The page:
After a long walk, I found the address – 4131 Via Marina – over a door, but it was locked, and there was no call-box. I phoned the patient who had no idea where I was. I walked around the building. On the opposite side was a large entrance, but its address was 4135. Completing my circumnavigation found me back at 4131 and the locked door. I suspected that 4135 was the proper entrance, and that turned out to be true.

Monday, March 14, 2016

Too Many Cooks

An eight year-old’s lower lid revealed a small bump. My diagnosis was a sty. As I explained, the mother held out her cell phone.

“I e-mailed our doctor two days ago,” she explained. I saw a photo of the child’s face and the doctor’s message which diagnosed an eye infection and prescribed antibiotic drops.

“The drops aren’t working, so I might need something stronger,” she added. The photograph was not too revealing. I offered to discuss matters with the doctor, but he wasn’t available.

Most stys go away without treatment although hot compresses are supposed to help. Drops aren’t necessary.

I explained this, being careful to add that the child had a real problem but one that didn’t require medicine.

This often doesn’t work, and it didn’t work this time. She looked uneasy. I knew she was thinking, “The doctor’s not giving me anything. So he must think there’s nothing wrong. But look at the eye…”

She perked up when I told her she could continue using the drops. Everyone knows that when you have an eye problem, you need eye drops.

Thursday, March 10, 2016

Not Again!!

“I need a doctor.”

“I’m a doctor.”

“No. I need a doctor.”

“This is Doctor Oppenheim. You’re speaking to a doctor.”

“No! No! I need a doctor!!”

Like most of you, I hear what I expect to hear. It turned out the guest didn’t need a doctor but an adaptor for American electrical voltage. He had made the same request – in a foreign accent – to the hotel operator who immediately connected him to me.

It’s the fourth time in about 30,000 phone calls that I’ve had this dialogue.

Sunday, March 6, 2016

A Real-Life Stereotype

A diamond dealer from Israel, a guest at the L.A. Marriott, fell violently ill with a stomach virus. He went to an emergency room, remaining overnight for IVs and tests. Returning to the hotel, he felt better except for some diarrhea. I examined him and reassured him and handed over anti-diarrhea pills.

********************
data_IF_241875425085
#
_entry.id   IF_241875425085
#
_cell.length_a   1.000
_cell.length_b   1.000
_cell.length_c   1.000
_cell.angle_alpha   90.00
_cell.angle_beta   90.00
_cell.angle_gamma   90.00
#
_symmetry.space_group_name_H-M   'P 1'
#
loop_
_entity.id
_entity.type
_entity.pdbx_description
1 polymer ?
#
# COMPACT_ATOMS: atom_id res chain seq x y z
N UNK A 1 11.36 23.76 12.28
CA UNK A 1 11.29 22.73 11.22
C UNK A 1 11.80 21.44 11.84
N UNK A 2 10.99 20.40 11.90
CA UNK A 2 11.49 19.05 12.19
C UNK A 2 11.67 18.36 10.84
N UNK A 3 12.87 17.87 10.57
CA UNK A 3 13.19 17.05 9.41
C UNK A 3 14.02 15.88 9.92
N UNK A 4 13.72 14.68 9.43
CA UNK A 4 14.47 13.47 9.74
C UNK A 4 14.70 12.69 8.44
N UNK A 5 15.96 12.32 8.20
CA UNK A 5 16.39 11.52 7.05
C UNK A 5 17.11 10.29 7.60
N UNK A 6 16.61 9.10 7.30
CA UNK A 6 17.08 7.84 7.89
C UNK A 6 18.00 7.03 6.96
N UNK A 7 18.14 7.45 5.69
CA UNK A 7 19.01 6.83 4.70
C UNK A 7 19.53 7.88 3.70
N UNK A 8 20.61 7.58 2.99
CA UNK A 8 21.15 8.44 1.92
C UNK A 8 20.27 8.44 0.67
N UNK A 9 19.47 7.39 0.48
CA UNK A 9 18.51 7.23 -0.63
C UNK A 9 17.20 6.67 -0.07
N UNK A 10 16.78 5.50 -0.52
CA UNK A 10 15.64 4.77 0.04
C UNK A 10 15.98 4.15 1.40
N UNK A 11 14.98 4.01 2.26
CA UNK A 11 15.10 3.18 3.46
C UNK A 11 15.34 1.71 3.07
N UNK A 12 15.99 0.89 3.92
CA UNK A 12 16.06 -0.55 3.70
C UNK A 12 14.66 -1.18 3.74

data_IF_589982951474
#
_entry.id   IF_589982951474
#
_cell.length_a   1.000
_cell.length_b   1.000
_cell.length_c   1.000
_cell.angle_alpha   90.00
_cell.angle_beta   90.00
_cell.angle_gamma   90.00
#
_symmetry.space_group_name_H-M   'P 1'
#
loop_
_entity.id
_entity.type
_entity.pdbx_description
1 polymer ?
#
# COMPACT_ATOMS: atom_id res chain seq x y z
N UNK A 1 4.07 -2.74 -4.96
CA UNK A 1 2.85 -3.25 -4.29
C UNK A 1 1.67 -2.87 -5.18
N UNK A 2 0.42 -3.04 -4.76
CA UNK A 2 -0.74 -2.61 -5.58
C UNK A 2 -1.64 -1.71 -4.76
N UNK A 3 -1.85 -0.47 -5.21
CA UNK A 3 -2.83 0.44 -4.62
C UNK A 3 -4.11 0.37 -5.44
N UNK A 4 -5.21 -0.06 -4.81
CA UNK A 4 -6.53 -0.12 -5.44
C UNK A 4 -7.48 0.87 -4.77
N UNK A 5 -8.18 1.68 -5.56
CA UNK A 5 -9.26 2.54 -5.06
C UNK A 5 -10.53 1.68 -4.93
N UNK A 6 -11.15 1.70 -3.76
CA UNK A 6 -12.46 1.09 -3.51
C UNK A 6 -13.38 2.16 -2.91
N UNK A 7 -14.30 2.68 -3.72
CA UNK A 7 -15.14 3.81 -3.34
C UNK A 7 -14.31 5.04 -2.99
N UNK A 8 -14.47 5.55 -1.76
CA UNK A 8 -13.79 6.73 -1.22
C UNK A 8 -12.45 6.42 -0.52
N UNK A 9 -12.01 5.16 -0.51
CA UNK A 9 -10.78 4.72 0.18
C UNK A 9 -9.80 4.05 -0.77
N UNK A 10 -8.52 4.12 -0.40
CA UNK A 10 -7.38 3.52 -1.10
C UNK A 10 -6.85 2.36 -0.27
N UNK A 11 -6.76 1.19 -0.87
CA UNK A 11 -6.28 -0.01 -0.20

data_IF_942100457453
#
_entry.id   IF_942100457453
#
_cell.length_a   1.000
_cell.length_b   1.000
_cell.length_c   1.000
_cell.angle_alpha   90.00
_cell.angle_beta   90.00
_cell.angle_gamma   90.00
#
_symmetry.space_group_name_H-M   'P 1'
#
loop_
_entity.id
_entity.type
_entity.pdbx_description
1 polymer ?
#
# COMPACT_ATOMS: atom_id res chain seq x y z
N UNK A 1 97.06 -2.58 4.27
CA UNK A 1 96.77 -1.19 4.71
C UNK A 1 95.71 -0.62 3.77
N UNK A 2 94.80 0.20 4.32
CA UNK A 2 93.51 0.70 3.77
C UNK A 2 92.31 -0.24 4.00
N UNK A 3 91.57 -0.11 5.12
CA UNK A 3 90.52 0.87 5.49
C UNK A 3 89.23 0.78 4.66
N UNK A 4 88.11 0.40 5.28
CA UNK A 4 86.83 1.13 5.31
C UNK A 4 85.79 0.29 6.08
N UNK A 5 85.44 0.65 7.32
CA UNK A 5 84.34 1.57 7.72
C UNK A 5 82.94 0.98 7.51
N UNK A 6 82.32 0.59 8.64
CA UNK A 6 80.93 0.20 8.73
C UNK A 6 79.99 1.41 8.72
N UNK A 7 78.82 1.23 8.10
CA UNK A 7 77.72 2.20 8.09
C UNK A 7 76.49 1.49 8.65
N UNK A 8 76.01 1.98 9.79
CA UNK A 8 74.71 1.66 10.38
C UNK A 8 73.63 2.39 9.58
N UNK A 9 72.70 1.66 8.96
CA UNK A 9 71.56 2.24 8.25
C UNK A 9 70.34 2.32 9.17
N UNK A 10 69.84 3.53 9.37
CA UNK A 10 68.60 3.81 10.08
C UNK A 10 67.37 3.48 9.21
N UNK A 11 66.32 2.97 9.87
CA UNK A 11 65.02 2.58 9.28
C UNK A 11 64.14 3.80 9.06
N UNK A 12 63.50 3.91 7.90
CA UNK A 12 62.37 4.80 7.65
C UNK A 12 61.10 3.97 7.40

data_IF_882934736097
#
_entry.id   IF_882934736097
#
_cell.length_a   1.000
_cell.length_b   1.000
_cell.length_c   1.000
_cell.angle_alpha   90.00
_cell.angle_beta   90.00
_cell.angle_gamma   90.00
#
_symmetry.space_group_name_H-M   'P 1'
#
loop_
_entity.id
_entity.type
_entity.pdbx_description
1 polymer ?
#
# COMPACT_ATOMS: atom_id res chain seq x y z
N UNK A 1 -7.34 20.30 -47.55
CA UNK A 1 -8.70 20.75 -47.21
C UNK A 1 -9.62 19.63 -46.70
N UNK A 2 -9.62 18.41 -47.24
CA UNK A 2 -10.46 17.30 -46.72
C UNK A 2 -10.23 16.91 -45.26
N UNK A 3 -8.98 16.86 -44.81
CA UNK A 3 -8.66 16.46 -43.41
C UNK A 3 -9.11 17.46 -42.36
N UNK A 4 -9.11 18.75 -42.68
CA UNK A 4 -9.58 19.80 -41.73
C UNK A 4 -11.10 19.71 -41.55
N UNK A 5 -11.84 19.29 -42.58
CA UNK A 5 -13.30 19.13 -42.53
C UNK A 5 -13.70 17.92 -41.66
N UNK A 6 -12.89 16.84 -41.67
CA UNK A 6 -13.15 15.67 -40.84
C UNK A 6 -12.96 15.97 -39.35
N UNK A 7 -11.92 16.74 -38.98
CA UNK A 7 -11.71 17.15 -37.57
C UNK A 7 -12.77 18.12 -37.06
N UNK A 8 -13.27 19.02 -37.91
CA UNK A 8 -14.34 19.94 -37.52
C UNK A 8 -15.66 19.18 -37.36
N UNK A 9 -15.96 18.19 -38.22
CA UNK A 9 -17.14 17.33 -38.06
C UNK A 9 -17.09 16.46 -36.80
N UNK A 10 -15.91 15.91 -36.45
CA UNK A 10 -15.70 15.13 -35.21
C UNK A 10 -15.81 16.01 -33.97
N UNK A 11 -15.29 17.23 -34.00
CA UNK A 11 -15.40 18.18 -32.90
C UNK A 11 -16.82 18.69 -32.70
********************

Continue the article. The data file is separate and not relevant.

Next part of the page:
“Are you Jewish,” he asked.

“I’m a doctor,” I said.

He thought for a while and then asked “Would you give me a discount on the bill?”

I gave him a discount.

After another pause he asked “Would you keep the old fee on the invoice that I give to my insurance?”

I told him I’d already made the change.

“But the insurance charged too much: $90 just for a week in America!” he complained.

“Are you kidding?... You should kiss the feet of whoever sold you the insurance. Wait till you see the bill from the emergency room. It’ll be about $5,000.”

He didn’t believe me.

Wednesday, March 2, 2016

The Reward of Virtue

I did something admirable last week while reviewing my credit card statement. 

I keep receipts until the charge shows up on my monthly bill and then discard them. I noticed that a $137 restaurant bill from October still hadn’t appeared. Had the waiter mislaid it?....  What to do…. No one would object if I kept waiting. But when I ordered the meal, I was obligated to pay for it.

After some agonizing, I e-mailed the restaurant to remind them. Then, since no one was around to praise me, I praised myself.  

As I turned that honorable action over in my mind, a memory took shape. Didn’t the restaurant mistakenly decline my credit card? And didn’t my wife pay with her credit card for which I reimbursed her?

I examined the receipt.  Sure enough, it revealed the last four numbers of her credit card, not mine. So I had paid the bill! I sent another e-mail to the restaurant, cancelling the earlier one. Honesty had cost me nothing. Who says virtue is its own reward?